Top-10 most important facts from the study
1. Food labels are best known
Most respondents (more than 80 percent) are familiar with nine food seals, six cosmetic seals, and four apparel seals by name or logo. The best-known labels in all three categories are Fairtrade, Ökotest and Stiftung Warentest.
Other very well-known certificates: German organic seal, Demeter, Bioland, Nutriscore, EU organic seal, V-label, Blue Angel.
2. “Speaking” labels are most easily recognized and used
The survey showed: seals that are logical and explain themselves (Fairtrade, Ökotest, Vegan) are the most helpful when shopping. The more abstract the seal, the less familiar it is. Especially in cosmetics and clothing consumers know the higher-level seals such as Fairtrade or Ökotest, but less the actual association seals such as GOTS, BCI or the bunny logos without a name.
3. It is important to know what a seal means
Most important, put some seals on it and the sale will go better…? It doesn’t quite work that way! Only one in six respondents agreed with the statement that they generally find a product with a seal better than without. All others stated that it depends on what kind of seal it is and what properties it assures.
4. Sustainable furniture and banks are difficult to recognize
In most areas, it is already easy for customers to recognize sustainable products. The easiest are food and cosmetics: 81 and 77 percent of respondents, respectively, said they could easily recognize sustainable offerings in these two areas. The situation is different for banks and furniture, where 69 and 73 percent respectively find it difficult to identify such products. In the midfield rank household items, energy and clothing: About half of the respondents easily find sustainable offers in these categories.
5. Customers trust certificates issued by independent organizations more
In the opinion of the respondents, the most trustworthy seals come from environmental protection organizations, associations and NGOs, followed by certificates from government test institutions. 89 and 72 percent of respondents trust these sustainability seals. Only 16 percent trust certificates from private-sector test institutes and just 12 percent of customers trust labels from manufacturers and retailers. 5 percent do not trust any “originator” at all. Here you can read how an environmental protection organization acts against false seals.
6. Five main problems weaken the trust in a seal
The following negative ranking of problems that weaken trust in a label emerged from the survey conducted among Utopia users:
- There are negative headlines about a product with this label.
- The certificate is used by a brand that is not trusted.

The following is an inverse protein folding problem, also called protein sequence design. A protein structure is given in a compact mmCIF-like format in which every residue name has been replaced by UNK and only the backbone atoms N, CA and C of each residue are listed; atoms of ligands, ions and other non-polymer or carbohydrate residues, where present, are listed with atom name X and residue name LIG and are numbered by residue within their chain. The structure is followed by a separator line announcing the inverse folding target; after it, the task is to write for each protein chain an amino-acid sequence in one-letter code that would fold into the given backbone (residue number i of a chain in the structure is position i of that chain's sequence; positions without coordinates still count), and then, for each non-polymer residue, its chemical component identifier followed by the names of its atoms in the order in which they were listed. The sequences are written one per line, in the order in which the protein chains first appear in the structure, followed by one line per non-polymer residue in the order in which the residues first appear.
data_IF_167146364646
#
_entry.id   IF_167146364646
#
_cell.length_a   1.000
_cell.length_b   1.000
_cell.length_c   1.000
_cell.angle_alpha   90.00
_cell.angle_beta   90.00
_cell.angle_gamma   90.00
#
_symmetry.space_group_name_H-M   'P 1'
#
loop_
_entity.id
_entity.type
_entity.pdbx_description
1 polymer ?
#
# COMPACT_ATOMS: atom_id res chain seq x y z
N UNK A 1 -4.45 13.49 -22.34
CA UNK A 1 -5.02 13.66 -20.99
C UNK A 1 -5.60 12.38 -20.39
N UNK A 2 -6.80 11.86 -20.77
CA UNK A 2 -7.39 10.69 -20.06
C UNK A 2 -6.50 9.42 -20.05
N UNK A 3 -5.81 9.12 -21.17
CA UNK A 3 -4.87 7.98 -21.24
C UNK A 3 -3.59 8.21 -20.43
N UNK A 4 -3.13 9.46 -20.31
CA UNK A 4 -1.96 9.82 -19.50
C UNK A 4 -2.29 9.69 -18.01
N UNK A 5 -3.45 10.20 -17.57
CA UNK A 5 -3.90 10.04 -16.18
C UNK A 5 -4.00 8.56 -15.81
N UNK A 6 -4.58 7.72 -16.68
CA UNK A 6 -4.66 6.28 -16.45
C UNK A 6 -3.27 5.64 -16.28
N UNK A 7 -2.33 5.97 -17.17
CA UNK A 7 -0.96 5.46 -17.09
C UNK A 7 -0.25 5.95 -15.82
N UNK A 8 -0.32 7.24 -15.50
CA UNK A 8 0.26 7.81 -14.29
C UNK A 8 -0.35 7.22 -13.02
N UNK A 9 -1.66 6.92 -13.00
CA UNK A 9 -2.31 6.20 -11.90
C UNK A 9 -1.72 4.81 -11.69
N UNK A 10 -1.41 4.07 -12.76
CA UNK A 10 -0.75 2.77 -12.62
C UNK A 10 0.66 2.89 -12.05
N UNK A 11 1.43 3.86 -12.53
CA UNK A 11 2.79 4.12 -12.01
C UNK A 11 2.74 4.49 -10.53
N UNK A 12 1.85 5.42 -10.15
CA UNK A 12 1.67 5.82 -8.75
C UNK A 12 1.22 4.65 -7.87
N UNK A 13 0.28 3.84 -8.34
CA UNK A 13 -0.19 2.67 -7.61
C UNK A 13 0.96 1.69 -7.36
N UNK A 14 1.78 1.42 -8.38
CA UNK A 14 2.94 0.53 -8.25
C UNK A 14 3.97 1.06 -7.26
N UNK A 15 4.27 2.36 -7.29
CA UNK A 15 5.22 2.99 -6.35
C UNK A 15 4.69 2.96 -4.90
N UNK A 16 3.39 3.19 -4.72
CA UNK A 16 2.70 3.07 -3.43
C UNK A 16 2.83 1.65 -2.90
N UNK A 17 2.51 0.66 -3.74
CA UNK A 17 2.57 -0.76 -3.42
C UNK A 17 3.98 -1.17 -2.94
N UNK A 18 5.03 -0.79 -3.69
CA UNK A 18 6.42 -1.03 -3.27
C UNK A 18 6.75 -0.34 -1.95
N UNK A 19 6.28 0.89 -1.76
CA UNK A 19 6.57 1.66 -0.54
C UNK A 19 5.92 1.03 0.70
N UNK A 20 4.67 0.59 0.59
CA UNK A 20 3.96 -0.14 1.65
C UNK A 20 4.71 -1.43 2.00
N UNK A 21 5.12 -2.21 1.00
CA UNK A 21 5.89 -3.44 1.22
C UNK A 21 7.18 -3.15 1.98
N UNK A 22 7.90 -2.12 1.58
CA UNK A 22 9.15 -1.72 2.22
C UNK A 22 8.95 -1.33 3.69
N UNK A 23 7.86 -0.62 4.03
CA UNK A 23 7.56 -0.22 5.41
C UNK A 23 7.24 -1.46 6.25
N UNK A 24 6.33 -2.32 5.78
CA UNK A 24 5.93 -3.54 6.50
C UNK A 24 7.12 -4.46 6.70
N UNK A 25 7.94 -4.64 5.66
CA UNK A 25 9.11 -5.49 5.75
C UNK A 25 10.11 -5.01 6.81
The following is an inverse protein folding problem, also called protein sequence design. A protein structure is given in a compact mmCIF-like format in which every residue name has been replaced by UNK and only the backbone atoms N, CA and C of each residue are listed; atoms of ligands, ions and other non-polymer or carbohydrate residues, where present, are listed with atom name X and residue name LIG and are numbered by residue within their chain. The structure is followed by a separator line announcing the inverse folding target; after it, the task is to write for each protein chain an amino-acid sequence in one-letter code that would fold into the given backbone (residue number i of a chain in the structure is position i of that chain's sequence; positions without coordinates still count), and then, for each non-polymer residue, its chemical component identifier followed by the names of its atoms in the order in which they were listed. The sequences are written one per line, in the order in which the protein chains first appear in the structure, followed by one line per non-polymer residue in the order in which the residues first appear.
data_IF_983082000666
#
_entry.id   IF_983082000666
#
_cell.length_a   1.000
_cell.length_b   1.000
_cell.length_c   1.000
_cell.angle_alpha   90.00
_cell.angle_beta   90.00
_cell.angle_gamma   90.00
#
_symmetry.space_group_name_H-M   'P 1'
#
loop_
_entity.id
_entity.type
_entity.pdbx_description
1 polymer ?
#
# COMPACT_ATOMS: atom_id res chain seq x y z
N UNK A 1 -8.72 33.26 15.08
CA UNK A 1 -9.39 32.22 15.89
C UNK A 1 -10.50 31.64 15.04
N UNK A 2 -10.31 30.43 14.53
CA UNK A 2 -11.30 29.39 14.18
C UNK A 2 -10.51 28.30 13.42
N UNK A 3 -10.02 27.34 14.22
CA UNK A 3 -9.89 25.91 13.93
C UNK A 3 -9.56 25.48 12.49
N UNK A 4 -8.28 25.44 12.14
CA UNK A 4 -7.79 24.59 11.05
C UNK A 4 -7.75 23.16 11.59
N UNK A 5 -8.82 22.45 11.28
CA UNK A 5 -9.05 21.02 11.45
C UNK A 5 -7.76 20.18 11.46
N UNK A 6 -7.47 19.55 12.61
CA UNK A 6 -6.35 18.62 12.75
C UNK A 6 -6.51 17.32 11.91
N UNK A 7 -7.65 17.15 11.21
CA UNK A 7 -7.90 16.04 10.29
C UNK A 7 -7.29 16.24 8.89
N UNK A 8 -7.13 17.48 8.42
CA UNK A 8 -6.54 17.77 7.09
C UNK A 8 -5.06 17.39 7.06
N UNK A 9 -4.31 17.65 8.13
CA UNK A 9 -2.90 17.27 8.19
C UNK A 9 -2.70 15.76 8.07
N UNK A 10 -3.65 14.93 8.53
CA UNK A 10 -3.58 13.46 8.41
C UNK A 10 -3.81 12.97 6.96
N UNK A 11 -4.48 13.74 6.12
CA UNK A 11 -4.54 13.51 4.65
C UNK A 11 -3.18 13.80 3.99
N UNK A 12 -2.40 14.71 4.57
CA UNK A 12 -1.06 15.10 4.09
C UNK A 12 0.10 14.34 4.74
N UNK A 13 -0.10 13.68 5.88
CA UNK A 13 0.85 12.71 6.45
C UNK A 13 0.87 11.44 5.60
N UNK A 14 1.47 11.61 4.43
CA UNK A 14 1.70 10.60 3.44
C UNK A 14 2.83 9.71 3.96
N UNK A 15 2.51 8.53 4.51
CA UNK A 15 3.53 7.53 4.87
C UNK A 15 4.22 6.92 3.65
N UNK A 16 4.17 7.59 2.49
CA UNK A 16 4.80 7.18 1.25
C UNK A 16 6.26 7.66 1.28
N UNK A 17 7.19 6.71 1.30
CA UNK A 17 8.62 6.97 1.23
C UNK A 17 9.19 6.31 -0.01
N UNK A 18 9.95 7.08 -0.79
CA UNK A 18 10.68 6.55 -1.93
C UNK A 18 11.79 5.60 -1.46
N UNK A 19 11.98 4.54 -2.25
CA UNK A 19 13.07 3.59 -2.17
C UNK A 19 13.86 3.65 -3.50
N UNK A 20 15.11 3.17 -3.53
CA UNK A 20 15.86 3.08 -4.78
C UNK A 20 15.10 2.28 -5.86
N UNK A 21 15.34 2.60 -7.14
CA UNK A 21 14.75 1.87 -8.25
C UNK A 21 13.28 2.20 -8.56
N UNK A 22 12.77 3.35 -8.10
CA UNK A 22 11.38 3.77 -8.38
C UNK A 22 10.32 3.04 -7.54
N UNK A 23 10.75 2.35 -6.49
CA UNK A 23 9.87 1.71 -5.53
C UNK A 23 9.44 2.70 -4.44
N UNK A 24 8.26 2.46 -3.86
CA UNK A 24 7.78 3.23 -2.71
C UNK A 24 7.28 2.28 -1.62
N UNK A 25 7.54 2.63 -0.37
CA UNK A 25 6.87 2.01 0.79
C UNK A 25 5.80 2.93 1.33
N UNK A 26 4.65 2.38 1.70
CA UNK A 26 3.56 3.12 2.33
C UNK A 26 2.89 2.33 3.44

- The customer does not even understand what the seal stands for.
- The certificate is not yet known.
- The seal is emblazoned on too many products.
7. Every third German does not care much about sustainability
Those interested in eco issues will probably find this study result quite surprising. In the study, participants were divided into six shopping types according to their responses: the consistent, the green shopper, the thoughtful, the occasional, the carefree and the rejectionist. The study found that 20 percent of the total population in Germany are rejectionists, and a further 17 percent are carefree shoppers. Neither group is particularly interested in sustainability and the corresponding labels. Positive, of course: The “remaining” 63 percent of Germans find sustainability and ecological consumption important.
8. Labels are the most important identifying feature of sustainable products
When shopping, environmentally conscious customers are primarily guided by certificates. They recognize and find sustainable products by the following characteristics:
85 percent by the sustainability label
66 percent by the manufacturer’s information on the product
47 percent by the placement in the area for sustainable products
42 percent by the shelf or the store
32 percent by information and advertising
16 percent by packaging design
11 percent by advice/sales pitch
9. Customers can only think of a handful of seals
The study participants were asked to name sustainability labels for different areas. Result: For food, they could name on average 3.6 seals from memory, for cosmetics even less – only 1.6, and 1.6 again for clothing. In the so-called supported survey, the participants were then asked directly whether they knew this or that seal. Here they knew on average 14.3 food seals, 9.1 certificates for cosmetics and 7.8 for clothing.
10. Environmentally conscious consumers actively research new labels
Greenwashing and fraudulent labels can be quickly seen through by most consumers. The study showed that the more sustainability-savvy the respondents are, the more they inform themselves about labels. In the “greenest” group of consistent consumers, 44 percent of respondents stated that they inform themselves about new certificates. Further 41 percent also research for facts about labels without occasion.